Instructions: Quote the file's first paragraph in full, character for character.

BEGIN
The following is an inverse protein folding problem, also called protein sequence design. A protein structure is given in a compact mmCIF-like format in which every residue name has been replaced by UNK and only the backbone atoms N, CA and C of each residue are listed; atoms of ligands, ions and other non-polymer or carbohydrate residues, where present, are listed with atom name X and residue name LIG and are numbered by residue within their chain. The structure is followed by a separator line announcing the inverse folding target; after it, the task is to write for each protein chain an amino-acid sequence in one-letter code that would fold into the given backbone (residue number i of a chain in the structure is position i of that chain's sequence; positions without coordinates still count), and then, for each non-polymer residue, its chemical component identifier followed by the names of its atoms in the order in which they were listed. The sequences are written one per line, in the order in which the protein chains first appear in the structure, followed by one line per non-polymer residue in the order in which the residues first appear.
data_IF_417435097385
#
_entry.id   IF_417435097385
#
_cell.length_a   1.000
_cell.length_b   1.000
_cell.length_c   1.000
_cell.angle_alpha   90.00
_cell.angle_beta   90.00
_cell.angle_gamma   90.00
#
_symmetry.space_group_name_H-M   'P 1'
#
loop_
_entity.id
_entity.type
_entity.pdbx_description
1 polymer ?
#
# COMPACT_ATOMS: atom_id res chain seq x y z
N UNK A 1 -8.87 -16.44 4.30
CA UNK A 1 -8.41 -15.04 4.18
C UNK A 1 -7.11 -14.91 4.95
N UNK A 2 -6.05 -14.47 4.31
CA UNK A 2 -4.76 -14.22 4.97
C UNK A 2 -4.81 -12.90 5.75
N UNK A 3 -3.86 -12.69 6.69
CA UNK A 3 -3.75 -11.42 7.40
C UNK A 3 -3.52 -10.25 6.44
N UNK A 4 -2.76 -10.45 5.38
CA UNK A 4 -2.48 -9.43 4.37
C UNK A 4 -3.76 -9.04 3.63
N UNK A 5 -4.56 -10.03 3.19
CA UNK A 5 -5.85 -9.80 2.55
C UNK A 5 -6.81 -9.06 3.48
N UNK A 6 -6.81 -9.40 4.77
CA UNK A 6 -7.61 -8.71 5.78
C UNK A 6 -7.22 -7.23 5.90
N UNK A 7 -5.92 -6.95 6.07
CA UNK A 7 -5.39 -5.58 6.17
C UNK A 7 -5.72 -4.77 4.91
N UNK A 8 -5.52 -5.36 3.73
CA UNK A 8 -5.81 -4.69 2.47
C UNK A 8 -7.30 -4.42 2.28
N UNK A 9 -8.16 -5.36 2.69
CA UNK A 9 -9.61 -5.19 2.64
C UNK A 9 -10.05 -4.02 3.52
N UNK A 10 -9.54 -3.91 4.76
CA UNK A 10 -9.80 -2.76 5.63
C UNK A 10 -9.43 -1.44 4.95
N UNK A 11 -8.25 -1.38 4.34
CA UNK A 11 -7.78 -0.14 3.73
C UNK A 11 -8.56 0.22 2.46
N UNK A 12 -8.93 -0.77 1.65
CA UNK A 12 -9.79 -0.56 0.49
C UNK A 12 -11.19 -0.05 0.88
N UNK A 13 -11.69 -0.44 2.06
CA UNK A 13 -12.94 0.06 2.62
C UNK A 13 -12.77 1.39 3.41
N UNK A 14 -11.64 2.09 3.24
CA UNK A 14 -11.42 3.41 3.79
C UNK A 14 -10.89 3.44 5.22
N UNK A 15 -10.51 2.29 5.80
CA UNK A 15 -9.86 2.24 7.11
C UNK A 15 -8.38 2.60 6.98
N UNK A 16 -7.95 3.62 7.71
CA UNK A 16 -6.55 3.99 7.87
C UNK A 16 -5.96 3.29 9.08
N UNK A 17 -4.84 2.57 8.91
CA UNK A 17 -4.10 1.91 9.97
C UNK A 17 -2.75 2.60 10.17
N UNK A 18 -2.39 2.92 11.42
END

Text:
The following is an inverse protein folding problem, also called protein sequence design. A protein structure is given in a compact mmCIF-like format in which every residue name has been replaced by UNK and only the backbone atoms N, CA and C of each residue are listed; atoms of ligands, ions and other non-polymer or carbohydrate residues, where present, are listed with atom name X and residue name LIG and are numbered by residue within their chain. The structure is followed by a separator line announcing the inverse folding target; after it, the task is to write for each protein chain an amino-acid sequence in one-letter code that would fold into the given backbone (residue number i of a chain in the structure is position i of that chain's sequence; positions without coordinates still count), and then, for each non-polymer residue, its chemical component identifier followed by the names of its atoms in the order in which they were listed. The sequences are written one per line, in the order in which the protein chains first appear in the structure, followed by one line per non-polymer residue in the order in which the residues first appear.